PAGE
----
Cannes Adds Terry Gilliam’s ‘Don Quixote,’ Lars von Trier’s ‘The House That Jack Built’


Terry Gilliam’s notoriously long-in-the-works “The Man Who Killed Don Quixote” will close next month’s Cannes Film Festival, president Pierre Lescure announced Thursday.

In addition, festival organizers confirmed that Lars von Trier’s “The House That Jack Built,” a serial killer drama starring Matt Dillon and Uma Thurman, would screen out of competition.

On Tuesday, festival general delegate Thierry Fremaux had signaled that the Danish director would be welcomed back to the festival seven years after he was declared “persona non grata” at the festival for comments he made about Adolf Hitler.

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Three films were also added to the competition lineup, bringing the total to 21 films vying for this year’s Palme d’Or: French director Yann Gonzalez’s “Un couteau dans le coeur (Knife + Heart)” starring Vanessa Paradis; Kazakh filmmaker Sergey Dvortsevoy’s “Ayka;” and Turkish director and 2014 Palmed’Or winner Nuri Bilge Ceylan’s “Ahlat Agaci (The Wild Pear Tree).”

In addition, Kevin Macdonald’s “Whitney,” a doc about the late pop star Whitney Houston, will join the Midnight Screenings series, along with Ramin Bahrani’s adaptation of Ray Bradbury’s “Fahrenheit 451” starring Michael B. Jordan, Michael Shannon, and Sofia Boutella.

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The festival also added three new films to the Un Certain Regard program: Alejandro Fadel’s “Muere, Monstruo, Muere;” João Salaviza and Renée Nader Messora’s “Chuva E Cantoria Na Aldeia Dos Mortos (The Dead and the Others)” and Ukranian director Sergey Loznitsa’s “Donbass.”

This year’s festival runs from May 8 to May 19.


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‘Fahrenheit 451’s Ramin Bahrani Sets Celebrated India-Set Novel ‘The White Tiger’ At Netflix As His Next Film


EXCLUSIVE: Netflix has set the Man Booker Prize-winning Aravind Adiga novel The White Tiger as a feature film. The novel is being adapted by Ramin Bahrani, who intends to make it his next directorial outing. Bahrani most recently directed 99 Homes, and he recently wrapped an adaptation of the Ray Bradbury novel Fahrenheit 451 for HBO starring Michael B. Jordan and Michael Shannon. Mukul Deora is producing the new project through Watchtower Pictures, and Prem Akkaraju and…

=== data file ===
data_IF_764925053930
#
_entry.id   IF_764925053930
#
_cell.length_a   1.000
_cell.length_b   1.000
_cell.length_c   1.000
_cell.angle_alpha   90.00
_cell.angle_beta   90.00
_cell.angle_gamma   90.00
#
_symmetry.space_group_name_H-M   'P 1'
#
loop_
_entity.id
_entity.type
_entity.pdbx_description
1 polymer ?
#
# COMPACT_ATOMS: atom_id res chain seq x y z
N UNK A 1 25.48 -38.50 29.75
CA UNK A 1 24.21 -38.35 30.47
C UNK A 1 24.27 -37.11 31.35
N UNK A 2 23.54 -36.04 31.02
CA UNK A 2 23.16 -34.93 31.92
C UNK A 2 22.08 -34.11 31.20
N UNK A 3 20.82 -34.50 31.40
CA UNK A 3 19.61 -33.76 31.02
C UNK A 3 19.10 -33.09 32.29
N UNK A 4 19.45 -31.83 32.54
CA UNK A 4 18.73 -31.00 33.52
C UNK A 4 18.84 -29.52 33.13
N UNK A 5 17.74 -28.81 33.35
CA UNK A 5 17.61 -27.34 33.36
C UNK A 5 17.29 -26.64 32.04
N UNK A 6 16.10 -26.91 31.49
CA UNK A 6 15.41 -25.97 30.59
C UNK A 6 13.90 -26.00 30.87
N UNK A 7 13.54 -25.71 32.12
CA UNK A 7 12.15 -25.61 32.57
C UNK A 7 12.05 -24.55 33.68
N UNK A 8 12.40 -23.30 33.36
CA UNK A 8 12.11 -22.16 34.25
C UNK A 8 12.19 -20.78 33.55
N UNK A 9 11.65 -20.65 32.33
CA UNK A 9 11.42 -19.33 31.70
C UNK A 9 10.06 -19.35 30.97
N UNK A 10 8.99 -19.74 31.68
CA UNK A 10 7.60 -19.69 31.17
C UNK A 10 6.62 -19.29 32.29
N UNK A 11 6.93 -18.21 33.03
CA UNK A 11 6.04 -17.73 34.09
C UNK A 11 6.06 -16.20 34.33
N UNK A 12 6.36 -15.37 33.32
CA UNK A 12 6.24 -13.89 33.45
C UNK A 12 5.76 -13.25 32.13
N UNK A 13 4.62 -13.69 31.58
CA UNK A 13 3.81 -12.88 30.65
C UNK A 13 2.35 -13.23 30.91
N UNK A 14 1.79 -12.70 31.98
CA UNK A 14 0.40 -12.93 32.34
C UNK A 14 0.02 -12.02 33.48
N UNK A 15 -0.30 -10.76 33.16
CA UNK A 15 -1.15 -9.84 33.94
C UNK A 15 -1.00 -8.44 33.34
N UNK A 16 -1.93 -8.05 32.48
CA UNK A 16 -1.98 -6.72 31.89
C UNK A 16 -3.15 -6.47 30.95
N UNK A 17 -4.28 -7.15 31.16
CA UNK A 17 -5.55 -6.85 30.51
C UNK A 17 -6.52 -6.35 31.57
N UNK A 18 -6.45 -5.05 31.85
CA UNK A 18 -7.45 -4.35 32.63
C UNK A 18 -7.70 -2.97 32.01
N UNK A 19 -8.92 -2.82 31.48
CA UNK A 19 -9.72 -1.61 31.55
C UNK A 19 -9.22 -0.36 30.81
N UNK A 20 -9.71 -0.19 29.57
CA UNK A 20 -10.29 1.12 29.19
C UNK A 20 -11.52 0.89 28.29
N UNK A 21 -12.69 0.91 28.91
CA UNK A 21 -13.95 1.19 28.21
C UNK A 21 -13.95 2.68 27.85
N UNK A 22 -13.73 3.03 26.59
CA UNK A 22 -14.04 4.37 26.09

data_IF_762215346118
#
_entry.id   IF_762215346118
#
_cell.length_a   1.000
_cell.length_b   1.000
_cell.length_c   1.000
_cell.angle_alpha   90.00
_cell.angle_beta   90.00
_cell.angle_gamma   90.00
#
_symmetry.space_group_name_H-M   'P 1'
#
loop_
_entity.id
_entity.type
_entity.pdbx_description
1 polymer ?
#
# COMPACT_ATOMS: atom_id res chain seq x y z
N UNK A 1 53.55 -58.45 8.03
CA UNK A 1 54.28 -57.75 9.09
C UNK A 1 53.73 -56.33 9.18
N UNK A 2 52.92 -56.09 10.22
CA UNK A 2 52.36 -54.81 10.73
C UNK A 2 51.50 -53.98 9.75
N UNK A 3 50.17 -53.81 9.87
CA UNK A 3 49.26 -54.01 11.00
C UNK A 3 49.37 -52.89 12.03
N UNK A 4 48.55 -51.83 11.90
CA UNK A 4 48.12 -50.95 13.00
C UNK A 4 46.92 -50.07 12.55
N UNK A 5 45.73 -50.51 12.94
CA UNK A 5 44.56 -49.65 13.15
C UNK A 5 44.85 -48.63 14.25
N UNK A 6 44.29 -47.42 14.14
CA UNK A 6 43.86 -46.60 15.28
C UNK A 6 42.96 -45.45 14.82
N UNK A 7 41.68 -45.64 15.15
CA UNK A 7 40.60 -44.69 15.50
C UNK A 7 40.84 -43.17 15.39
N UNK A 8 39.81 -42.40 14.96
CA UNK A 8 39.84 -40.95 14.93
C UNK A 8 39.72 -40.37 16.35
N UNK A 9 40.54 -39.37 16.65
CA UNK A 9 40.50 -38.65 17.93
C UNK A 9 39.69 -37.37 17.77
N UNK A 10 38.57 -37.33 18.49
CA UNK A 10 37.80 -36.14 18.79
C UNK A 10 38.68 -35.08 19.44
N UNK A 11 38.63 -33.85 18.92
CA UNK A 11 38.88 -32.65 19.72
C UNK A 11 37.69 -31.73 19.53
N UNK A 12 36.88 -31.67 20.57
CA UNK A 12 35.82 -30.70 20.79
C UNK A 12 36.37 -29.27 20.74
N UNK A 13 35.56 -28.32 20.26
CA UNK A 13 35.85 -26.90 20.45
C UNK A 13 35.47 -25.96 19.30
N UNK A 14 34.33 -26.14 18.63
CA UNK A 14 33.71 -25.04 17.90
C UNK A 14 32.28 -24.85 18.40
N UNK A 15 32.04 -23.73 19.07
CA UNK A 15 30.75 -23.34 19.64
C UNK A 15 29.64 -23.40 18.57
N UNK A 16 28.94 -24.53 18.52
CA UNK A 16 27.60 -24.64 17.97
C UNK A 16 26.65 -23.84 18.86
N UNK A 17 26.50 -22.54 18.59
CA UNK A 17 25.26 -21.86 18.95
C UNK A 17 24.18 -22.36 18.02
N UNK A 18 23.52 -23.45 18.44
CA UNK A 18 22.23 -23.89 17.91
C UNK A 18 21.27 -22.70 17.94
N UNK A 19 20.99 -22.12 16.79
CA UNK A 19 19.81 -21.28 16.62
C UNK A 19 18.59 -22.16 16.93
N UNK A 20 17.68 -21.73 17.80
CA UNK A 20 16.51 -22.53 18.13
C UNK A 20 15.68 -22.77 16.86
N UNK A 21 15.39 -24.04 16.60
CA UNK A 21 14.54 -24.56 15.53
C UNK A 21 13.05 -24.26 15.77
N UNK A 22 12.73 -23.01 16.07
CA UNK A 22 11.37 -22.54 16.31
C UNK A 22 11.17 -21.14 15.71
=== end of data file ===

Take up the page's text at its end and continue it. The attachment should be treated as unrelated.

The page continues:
HBO’s ‘Fahrenheit 451’ Director Says Why Ray Bradbury Novel Is More Relevant Than Ever


Ray Bradbury’s novel “Fahrenheit 451” is more relevant now than ever before, director of HBO’s adaptation Ramin Bahrani said Thursday.

I think it’s pretty obvious, right?” Bahrani said when asked why Bradbury’s dystopian story is especially relevant in Trump’s America. The director, co-writer and executive producer of HBO’s adaptation of the novel spoke to reporter at the network’s panel during the Television Critics Association winter tour.

We started working on this a year before the election,” Bahrani said. 

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Politically things are going in a very strange direction in terms of what is real and what is not real,” he continued. “I think we’ve been going in that direction for a long time, it’s just now kind of being revealed to us more clearly. So I think from a high level, that’s a problem.”

But Bahrani wasn’t ready to lay all the blame on the current president, adding that we as a culture have become beholden to technology and having information at our fingertips.

I don’t want to focus so much on [Trump] because I don’t want to excuse the 30, 40 years prior to that. He’s just an exaggeration of it now,” Bahrani said.

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“I don’t want us to forget what Bradbury said, that we asked for this,” he said, adding that we as a people elected Trump to office. Also, “we are electing again this thing in my pocket,” he said, pulling out his smartphone. “We are electing to give it all away to this.”

“Between the technological advancements in last 20 years and politics, I think Bradbury’s biggest concern about the erosion of culture is now… and the speed at which this is advancing is exponential.”

“Will we actually get ahead of the dam, or will it just be a flood and up to some other generation to bring back all of Bradbury’s heroes?”

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HBO’s film “Fahrenheit 451” takes place in an “alternate tomorrow,” Bahrani said, because many of the technologies Bradbury imagined are “right here, right now.”

The film stars Michael Shannon, Michael B. Jordan and Sofia Boutella.

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Don’t Blame Donald Trump Because ‘Fahrenheit 451’ Dystopia Is Now, Director Says – TCA


Director Ramin Bahrani rejected TV critics’ efforts to describe his adaptation of Ray Bradbury’s dystopian ’50s novel Fahrenheit 451 as a condemnation of President Donald Trump.
Blame Google, blame Facebook, blame your smartphone – we’re all culpable, he insisted.
“I don’t want to focus so much on him,” Bahrani said when asked to compare the novel’s infamous book burnings and Trump’s various attacks on the First Amendment. “Because I don’t want to excuse the 30, 40 years…